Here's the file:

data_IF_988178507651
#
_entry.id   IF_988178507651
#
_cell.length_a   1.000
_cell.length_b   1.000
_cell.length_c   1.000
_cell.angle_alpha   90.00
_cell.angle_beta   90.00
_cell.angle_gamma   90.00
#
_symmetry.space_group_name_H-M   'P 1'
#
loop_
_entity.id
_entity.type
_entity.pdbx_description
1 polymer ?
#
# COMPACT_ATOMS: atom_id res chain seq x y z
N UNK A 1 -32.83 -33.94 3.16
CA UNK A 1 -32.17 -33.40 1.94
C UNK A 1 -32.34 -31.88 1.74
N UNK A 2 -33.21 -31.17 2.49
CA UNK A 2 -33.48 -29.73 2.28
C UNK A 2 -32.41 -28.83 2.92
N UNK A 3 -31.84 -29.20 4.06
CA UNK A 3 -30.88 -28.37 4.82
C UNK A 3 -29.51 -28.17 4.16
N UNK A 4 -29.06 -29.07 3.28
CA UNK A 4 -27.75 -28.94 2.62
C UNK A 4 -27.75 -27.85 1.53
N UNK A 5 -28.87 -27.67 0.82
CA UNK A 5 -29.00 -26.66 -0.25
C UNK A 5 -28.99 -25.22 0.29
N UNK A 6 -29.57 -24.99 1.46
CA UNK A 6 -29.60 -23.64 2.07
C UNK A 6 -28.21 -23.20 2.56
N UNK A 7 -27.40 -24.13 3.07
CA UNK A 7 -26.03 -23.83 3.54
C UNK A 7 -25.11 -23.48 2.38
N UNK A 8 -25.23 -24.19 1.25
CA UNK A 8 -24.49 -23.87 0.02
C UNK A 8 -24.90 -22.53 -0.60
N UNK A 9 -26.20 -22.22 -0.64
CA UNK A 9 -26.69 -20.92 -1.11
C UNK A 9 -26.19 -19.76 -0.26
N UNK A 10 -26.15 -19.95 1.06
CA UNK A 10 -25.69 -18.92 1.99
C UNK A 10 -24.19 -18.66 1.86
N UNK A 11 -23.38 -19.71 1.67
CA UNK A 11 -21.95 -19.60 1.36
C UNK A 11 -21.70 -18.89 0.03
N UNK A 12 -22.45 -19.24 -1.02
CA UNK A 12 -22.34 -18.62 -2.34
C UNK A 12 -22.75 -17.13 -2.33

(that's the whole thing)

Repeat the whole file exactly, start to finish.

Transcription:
data_IF_988178507651
#
_entry.id   IF_988178507651
#
_cell.length_a   1.000
_cell.length_b   1.000
_cell.length_c   1.000
_cell.angle_alpha   90.00
_cell.angle_beta   90.00
_cell.angle_gamma   90.00
#
_symmetry.space_group_name_H-M   'P 1'
#
loop_
_entity.id
_entity.type
_entity.pdbx_description
1 polymer ?
#
# COMPACT_ATOMS: atom_id res chain seq x y z
N UNK A 1 -32.83 -33.94 3.16
CA UNK A 1 -32.17 -33.40 1.94
C UNK A 1 -32.34 -31.88 1.74
N UNK A 2 -33.21 -31.17 2.49
CA UNK A 2 -33.48 -29.73 2.28
C UNK A 2 -32.41 -28.83 2.92
N UNK A 3 -31.84 -29.20 4.06
CA UNK A 3 -30.88 -28.37 4.82
C UNK A 3 -29.51 -28.17 4.16
N UNK A 4 -29.06 -29.07 3.28
CA UNK A 4 -27.75 -28.94 2.62
C UNK A 4 -27.75 -27.85 1.53
N UNK A 5 -28.87 -27.67 0.82
CA UNK A 5 -29.00 -26.66 -0.25
C UNK A 5 -28.99 -25.22 0.29
N UNK A 6 -29.57 -24.99 1.46
CA UNK A 6 -29.60 -23.64 2.07
C UNK A 6 -28.21 -23.20 2.56
N UNK A 7 -27.40 -24.13 3.07
CA UNK A 7 -26.03 -23.83 3.54
C UNK A 7 -25.11 -23.48 2.38
N UNK A 8 -25.23 -24.19 1.25
CA UNK A 8 -24.49 -23.87 0.02
C UNK A 8 -24.90 -22.53 -0.60
N UNK A 9 -26.20 -22.22 -0.64
CA UNK A 9 -26.69 -20.92 -1.11
C UNK A 9 -26.19 -19.76 -0.26
N UNK A 10 -26.15 -19.95 1.06
CA UNK A 10 -25.69 -18.92 1.99
C UNK A 10 -24.19 -18.66 1.86
N UNK A 11 -23.38 -19.71 1.67
CA UNK A 11 -21.95 -19.60 1.36
C UNK A 11 -21.70 -18.89 0.03
N UNK A 12 -22.45 -19.24 -1.02
CA UNK A 12 -22.34 -18.62 -2.34
C UNK A 12 -22.75 -17.13 -2.33